In another experiment, he surrounded slugs (the bane of gardeners for their voracious leaf-chomping) on a plate with a circle of crushed eggshells, said by many to be an effective barrier. He and his daughter watched the slugs pass over the crunchy shells without being at all bothered. He also tested Scotch whisky on plant leaves, a pesticide recommended by a TV garden expert, and found it killed the pests but burned off all the leaves, too.
Gillman evaluates the various fertilizers garden centers and magazines and relatives and gardening gurus may swear you need to add—gypsum, Epsom salts, bat guano, fish meal, seaweed extract, molasses, and Coke. (Some are useful in cases of specific soil deficiencies. Note: Molasses and Coke, never good.)
Gillman's second book, The Truth About Organic Gardening: Benefits, Drawbacks, and the Bottom Line, has drawn fire from people who think he's attacking organic practices. He's completely in favor of the basis of organic gardening, which is enriching the soil. However, he writes, "People who say that because something is 'natural' it's good are oversimplifying just as much as those who say that any old chemical that kills a pest is good." Both authors point out that organic pesticides, derived from plants, are not necessarily safer than synthetics. Rotenone, an extract from the roots of a tropical plant, is much recommended in organic gardening publications but highly toxic to fish and slightly toxic to waterfowl.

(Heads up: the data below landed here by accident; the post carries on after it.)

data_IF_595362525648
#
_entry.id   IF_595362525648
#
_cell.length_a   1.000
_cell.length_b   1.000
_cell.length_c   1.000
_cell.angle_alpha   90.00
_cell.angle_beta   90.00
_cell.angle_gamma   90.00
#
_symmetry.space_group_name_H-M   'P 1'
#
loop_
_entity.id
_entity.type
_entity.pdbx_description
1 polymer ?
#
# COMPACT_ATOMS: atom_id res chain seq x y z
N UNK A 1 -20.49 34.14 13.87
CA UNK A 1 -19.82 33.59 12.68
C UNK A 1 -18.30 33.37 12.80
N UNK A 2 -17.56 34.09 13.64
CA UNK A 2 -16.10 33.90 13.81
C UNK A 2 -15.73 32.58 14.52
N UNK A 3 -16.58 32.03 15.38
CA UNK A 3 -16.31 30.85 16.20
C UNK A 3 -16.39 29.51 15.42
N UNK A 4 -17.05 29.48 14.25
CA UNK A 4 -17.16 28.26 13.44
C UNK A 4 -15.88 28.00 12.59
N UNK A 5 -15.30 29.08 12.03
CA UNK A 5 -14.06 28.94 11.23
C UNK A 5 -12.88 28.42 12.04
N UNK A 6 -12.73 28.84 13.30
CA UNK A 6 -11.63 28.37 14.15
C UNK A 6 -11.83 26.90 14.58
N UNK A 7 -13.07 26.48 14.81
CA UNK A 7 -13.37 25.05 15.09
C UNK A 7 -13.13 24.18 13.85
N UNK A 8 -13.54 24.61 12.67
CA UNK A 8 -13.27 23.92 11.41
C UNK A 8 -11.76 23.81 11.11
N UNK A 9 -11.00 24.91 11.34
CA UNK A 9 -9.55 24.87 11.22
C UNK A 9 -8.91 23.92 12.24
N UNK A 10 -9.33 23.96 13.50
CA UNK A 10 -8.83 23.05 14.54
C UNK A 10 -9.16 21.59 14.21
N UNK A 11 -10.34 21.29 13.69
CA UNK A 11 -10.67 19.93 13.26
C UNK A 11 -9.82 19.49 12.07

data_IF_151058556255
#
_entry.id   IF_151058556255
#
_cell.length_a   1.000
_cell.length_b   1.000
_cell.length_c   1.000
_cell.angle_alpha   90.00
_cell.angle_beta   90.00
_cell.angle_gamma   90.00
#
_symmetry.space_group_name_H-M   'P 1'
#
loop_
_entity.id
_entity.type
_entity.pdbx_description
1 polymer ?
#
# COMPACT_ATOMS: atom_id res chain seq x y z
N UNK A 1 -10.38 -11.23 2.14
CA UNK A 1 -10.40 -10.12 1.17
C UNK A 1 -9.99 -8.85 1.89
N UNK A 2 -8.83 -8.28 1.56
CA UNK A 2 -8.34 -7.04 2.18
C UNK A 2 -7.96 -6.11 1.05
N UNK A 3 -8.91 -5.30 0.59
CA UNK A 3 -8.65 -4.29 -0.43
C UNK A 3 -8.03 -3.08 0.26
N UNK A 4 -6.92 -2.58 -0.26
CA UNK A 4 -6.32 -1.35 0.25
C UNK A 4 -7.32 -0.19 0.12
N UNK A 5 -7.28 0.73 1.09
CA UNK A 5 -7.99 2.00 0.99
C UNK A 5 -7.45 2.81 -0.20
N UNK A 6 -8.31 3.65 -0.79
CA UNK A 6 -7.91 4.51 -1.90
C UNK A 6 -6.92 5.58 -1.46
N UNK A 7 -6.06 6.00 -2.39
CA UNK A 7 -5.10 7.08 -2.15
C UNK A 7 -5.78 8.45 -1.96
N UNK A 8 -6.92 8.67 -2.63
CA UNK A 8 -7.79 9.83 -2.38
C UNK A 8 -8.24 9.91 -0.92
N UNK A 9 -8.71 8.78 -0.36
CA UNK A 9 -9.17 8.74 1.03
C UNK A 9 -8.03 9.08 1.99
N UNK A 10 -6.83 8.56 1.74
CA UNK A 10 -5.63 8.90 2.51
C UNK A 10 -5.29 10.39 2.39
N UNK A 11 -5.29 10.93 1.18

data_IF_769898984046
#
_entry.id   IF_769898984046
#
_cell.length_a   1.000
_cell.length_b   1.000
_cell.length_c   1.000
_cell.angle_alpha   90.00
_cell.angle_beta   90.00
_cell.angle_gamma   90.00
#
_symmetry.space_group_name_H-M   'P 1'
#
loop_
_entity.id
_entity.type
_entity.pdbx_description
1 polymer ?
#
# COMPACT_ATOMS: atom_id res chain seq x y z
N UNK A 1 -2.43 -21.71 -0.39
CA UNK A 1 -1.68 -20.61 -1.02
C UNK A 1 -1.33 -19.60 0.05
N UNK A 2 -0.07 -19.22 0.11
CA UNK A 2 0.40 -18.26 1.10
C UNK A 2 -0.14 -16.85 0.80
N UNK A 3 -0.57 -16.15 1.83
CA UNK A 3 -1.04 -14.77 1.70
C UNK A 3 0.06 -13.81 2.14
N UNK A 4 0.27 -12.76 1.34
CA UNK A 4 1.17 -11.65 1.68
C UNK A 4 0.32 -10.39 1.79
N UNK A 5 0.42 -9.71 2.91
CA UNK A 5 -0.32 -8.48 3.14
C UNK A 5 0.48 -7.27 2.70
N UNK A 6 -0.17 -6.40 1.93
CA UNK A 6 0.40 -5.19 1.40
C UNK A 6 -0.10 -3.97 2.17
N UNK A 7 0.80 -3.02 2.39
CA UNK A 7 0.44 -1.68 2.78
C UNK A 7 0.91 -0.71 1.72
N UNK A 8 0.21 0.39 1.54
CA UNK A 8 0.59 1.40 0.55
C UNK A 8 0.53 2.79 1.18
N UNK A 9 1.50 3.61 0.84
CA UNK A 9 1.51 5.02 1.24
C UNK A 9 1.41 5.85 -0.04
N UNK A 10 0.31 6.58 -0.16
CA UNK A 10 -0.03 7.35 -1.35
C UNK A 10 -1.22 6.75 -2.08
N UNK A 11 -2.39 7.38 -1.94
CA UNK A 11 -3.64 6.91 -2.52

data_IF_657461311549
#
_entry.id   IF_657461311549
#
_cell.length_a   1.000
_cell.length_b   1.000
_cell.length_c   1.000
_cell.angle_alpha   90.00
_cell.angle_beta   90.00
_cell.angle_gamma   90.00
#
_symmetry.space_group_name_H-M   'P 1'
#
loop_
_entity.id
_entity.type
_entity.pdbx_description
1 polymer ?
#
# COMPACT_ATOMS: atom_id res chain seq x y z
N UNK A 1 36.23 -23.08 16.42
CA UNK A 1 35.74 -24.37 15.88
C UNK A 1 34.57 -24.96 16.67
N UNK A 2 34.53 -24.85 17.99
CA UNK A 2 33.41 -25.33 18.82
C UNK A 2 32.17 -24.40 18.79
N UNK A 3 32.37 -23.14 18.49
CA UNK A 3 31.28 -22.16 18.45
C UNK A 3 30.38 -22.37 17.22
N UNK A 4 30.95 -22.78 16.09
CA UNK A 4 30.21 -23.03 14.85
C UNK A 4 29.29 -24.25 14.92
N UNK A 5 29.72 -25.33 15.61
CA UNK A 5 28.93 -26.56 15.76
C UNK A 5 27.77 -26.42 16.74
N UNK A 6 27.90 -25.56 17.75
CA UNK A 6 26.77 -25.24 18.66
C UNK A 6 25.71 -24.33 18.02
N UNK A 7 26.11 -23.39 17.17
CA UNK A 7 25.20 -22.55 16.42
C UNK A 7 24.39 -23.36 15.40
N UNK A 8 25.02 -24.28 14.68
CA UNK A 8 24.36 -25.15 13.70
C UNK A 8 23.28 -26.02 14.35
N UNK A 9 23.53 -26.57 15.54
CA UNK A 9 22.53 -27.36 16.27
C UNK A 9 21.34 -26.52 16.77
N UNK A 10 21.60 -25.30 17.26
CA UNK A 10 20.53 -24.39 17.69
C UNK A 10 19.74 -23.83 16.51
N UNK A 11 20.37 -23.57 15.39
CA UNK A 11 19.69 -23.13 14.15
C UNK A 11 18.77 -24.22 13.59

It must drive both authors nuts to hear people say, "I'm an organic gardener. I never use chemicals." Everything on earth is composed of chemicals.
Gillman advises his readers, "Search for the why behind everything you do for your plants." We may never leave our sometimes irrational natures behind, but learning the why lets you see your plants and shrubs and trees as part of an interesting system, a system that can work without a lot of intervention.
Constance Casey is a former New York City Department of Parks gardener and writes the monthly "Species" column for Landscape Architecture Magazine.
Photograph of Linda Chalker-Scott by Gemma Alexander. Photograph of Jeff Gillman by Chad Gidlin. Photograph of the flowerbed on Slate's home page from Digital Vision/Getty Images.